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Edited by Jonathan Crush, Bruce Frayne and Gareth Haysom
Hualou Long, Yansui Liu and Tingting Li
This chapter analyses the changes of China’s farmland use level (FUL) and aims to develop a ‘farmland–grain elasticity coefficient’ (FGEC) in order to reveal the interaction between changes in use of farmland and security of grain production. The serious losses of farmland since 1978 have led to great pressure on grain production security, but increasing investments in farmland quality and human incentives have mitigated this pressure to some extent. FUL at the national level has increased due to the rapid economic development since 1978. The path of this rapid improvement shows a gradient declining from southeast coastal China to inland China with further economic development. However, the increases to the FUL may not be maintained because of the conversion of farmland and transfer of farm workers to non-agricultural activities. Agricultural structural adjustments and ongoing improvements of FUL may not always bring about sustainable and steady growth in grain outputs. In general, farmland areas and human investments interact with each other to influence grain production. At the beginning of Chinese economic reform, due to the weak agricultural base, improvements in the artificial ‘quality’ of farmlands had great positive effects on maintaining food security. Along with economic development and improvements in the agricultural base, the increase of labour investment will play only a weak role in increasing grain production and in maintaining food security, without technological breakthroughs in all aspects of agricultural production. Therefore, considering the law of diminishing marginal utility, the available area of farmland will play a key role in maintaining the security of grain production. Based on the analyses of changing agricultural production policies, and the trends and challenges of China’s agricultural production, the authors argue that both protecting farmland from a transformation to other land use types, and ensuring its effective management constitute key solutions for maintaining grain production security in China.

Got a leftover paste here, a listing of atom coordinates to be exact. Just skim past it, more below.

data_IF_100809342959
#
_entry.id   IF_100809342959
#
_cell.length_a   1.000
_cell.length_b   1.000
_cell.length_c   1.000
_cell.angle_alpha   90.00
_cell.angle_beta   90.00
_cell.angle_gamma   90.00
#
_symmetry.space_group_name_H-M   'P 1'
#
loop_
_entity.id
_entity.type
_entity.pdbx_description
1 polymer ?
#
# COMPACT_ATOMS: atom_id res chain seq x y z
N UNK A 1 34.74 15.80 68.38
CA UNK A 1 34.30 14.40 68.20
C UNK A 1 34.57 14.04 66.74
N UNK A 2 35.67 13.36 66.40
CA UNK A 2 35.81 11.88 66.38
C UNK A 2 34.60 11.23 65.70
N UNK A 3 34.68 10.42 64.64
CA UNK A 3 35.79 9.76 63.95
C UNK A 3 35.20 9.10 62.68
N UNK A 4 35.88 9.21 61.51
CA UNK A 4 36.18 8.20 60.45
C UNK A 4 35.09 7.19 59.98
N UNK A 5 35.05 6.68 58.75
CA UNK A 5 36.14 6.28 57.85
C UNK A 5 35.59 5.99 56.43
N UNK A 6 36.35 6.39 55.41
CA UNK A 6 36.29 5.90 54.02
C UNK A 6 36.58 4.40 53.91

Lack of progress in the Doha Round of trade negotiations has not been entirely due to difficulties over agricultural issues. Nevertheless, as in the Uruguay Round, they have remained a substantial obstacle to agreement. One part of the story is weaker impetus both from the US administration and agribusiness interests for agricultural trade liberalisation. However, the European Union (EU) has also proved resistant to change, particularly over market access and the maintenance of high tariff barriers. There is an underlying political dynamic to this resistance. The EU has relatively large numbers of marginal farmers who would find it difficult to compete on world markets without protection – often located in peripheral regions with broader economic problems that are also either politically marginal or are strongly represented within a ruling party. It is hence difficult to suggest policies that might harm their interests. Interests of consumers and taxpayers are more diffuse compared with these concentrated interests, while input industries lend support to subsidies. Indeed, the latest EU reform proposals for agriculture envisage reducing the subsidy for more competitive farmers, confirming that the Common Agricultural Policy (CAP) is conceived of primarily as a social policy, albeit a very inefficient one in meeting its objectives. France has remained a resolute defender of the CAP, although in the longer run budgetary pressures could shift its position. However, it has sought with some success to revitalise its defence of the CAP through a discourse of food security, which has some credibility given structural shifts in the global balance of supply and demand and long-term threats posed by climate change. Nevertheless, a policy of protection and subsidisation is not an effective answer to these challenges.